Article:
From the early eighteenth century until the American Revolution, approximately one-third of the people living and working in Jamestown were recently captured Africans, second-generation African Americans, or indigenous people, mostly Narragansett. The vast majority of these people were enslaved. After the Revolution, and despite the 1784 Gradual Emancipation Act, slavery continued to be a significant – though declining – source of labor for another half-century.
People of Color by Percent of Population – Jamestown 1708 – 1860 (Peter Fay, 2020)
Daniel Weeden, who died in 1785 at age 89, held six slaves. His will offered the older slaves their freedom. The two younger ones he bequeathed to his son to remain enslaved until they reached 23 years of age.
The series of 1791 Town Council decisions decisions related to the disposal of the “Widow Rebecca Martin’s Negro woman, Betty, to the best advantage” present a stark picture of a situation that developed when an owner abandoned their human property. The one Jamestown slave who attracted the attention of the general public was James Howland.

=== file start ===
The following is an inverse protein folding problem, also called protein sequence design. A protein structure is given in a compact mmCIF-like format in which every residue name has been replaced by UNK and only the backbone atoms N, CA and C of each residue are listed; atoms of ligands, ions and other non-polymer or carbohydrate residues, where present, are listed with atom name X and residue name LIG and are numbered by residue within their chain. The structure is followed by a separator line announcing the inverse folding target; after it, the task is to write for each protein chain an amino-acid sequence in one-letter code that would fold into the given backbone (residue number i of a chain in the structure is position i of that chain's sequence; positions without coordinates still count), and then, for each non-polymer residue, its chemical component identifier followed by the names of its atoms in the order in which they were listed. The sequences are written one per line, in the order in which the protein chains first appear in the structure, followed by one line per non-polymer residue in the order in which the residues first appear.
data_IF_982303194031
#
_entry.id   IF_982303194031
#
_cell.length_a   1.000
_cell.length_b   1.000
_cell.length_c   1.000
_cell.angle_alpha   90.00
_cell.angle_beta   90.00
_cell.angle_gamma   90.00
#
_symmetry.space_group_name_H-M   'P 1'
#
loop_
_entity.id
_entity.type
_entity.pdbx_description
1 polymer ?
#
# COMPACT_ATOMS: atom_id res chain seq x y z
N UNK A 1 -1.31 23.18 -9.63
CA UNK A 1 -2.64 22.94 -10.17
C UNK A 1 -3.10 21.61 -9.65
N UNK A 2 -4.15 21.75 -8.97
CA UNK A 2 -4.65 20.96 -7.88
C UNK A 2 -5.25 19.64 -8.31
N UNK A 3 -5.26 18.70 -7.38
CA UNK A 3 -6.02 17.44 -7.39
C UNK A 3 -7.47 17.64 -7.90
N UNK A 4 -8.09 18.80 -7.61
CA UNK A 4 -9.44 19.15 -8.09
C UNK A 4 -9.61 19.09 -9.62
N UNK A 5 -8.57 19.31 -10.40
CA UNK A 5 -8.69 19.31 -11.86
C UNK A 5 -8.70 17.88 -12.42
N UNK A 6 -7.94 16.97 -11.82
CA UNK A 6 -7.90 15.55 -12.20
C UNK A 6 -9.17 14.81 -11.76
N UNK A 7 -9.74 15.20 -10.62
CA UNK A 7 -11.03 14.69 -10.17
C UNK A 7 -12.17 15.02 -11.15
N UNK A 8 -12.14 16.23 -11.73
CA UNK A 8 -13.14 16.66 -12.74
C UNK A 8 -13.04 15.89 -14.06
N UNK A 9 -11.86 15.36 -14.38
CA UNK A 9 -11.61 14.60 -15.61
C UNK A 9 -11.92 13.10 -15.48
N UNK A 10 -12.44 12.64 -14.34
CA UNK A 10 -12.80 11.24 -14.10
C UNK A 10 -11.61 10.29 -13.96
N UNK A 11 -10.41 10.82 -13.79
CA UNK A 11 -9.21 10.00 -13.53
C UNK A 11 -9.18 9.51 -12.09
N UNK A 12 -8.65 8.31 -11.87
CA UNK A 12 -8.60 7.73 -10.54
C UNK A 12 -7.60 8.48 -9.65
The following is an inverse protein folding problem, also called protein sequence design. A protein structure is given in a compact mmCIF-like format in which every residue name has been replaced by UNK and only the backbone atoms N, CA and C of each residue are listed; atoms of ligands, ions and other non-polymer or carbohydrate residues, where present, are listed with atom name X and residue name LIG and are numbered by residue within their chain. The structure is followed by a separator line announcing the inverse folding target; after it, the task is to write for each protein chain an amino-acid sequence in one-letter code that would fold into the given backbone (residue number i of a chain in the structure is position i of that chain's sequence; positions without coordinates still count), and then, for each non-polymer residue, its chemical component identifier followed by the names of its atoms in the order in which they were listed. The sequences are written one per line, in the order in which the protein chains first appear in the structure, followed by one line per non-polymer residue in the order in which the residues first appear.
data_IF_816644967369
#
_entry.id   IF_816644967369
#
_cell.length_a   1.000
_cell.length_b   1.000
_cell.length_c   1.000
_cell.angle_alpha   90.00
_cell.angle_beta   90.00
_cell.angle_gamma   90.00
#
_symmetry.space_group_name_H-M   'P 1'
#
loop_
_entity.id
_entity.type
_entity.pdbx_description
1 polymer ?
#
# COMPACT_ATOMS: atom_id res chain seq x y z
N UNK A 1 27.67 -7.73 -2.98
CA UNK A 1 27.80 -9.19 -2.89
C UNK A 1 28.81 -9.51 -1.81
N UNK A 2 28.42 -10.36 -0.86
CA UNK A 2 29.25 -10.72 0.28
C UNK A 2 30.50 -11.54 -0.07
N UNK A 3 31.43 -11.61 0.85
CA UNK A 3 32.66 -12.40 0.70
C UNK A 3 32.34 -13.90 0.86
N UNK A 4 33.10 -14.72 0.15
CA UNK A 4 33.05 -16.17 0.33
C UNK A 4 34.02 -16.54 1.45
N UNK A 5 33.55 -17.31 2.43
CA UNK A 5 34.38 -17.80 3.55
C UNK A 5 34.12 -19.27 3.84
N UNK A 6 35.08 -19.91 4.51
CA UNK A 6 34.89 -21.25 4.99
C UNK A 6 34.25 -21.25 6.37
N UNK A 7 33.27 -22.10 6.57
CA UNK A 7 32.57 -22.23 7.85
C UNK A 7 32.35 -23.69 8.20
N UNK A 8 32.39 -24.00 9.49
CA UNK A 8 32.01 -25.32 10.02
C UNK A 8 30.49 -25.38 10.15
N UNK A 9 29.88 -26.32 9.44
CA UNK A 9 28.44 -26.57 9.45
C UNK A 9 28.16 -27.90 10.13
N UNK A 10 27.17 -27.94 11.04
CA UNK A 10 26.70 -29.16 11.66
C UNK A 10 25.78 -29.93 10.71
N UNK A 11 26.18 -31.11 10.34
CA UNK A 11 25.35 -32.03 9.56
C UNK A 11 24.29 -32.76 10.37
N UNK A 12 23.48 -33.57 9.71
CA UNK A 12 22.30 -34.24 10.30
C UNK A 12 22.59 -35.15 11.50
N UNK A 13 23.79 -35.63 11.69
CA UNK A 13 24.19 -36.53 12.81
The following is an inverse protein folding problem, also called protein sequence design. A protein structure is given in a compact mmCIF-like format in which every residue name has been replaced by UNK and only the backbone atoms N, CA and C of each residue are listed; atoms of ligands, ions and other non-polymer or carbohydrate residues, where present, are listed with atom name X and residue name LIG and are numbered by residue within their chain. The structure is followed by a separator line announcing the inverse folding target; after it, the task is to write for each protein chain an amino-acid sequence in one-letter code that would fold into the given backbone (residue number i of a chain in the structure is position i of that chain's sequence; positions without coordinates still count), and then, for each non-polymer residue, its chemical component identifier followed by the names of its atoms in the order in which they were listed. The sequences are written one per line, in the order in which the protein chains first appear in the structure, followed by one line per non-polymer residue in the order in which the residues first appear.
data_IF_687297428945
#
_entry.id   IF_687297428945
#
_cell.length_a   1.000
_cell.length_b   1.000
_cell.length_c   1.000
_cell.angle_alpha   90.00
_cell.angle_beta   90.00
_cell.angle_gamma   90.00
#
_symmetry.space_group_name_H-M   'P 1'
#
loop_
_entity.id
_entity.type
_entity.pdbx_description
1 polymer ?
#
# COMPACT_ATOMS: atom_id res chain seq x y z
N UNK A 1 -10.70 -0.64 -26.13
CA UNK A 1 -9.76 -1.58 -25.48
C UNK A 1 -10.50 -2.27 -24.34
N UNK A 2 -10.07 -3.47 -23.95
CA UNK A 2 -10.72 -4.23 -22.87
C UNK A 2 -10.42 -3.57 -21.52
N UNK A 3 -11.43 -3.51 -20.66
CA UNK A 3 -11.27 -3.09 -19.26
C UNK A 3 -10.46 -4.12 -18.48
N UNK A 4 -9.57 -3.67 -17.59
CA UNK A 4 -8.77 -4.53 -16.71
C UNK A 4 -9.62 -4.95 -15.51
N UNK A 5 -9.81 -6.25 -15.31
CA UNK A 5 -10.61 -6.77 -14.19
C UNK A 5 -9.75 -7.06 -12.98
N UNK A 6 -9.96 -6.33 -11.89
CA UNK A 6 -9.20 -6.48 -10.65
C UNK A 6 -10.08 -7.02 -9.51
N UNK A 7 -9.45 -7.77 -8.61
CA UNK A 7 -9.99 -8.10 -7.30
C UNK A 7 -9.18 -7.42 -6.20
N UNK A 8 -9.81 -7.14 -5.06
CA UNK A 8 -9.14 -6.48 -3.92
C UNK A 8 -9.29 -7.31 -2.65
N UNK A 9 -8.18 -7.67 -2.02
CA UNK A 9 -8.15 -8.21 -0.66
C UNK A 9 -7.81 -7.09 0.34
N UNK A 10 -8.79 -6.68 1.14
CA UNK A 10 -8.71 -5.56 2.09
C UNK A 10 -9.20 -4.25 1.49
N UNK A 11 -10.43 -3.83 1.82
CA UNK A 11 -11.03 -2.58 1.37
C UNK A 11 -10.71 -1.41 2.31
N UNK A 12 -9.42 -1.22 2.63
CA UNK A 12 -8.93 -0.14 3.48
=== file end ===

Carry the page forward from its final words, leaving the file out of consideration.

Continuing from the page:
James Howland was born into slavery in Jamestown in 1758. His parents, Great Peter and Cylvy, were born in Africa and likely were captured and brought to Rhode Island as slaves. They were the property of the white Howland family after which Howland Avenue was later named. In 1774, the family had twelve Black people and one Indian living at their households, likely all enslaved. By 1790, the US Census lists six enslaved and seven free Black Howlands on Howland farms.
The Howland family owned property around the island, including a farm that encompassed much of the land between the East Passage and Southwest Avenue from Narragansett Avenue to High Street. This farm, with its farmhouse near High Street and Green Lane, was where James Howland lived.
James Howland was still a servant on the Howland farm when he died in 1859 at 100 years of age, the last living person who had been a Rhode Island slave. His life and death caught the imagination of historians and news reporters who often called him Rhode Island’s last slave, although he was no longer a slave at the time of his death.
Rhode Island’s Gradual Emancipation act in 1784 forbade new enslavements, declaring children born to slaves after that date to be born free. But existing slaves remained enslaved for the rest of their lives unless they could buy their own freedom or their owners manumitted them. James Howland, 25 at the time of the act, remained a Howland slave for another 50 years, his status changing from slave to free sometime between the 1820 and 1830 censuses. He continued to live with and serve the Howlands for 25 years after gaining his freedom.
Much of the information in this post was collected by Peter Fay and Valerie Southern. For more information about slavery in Jamestown, read Peter Fay’s Jamestown page in the Rhode Island Slave History Medallions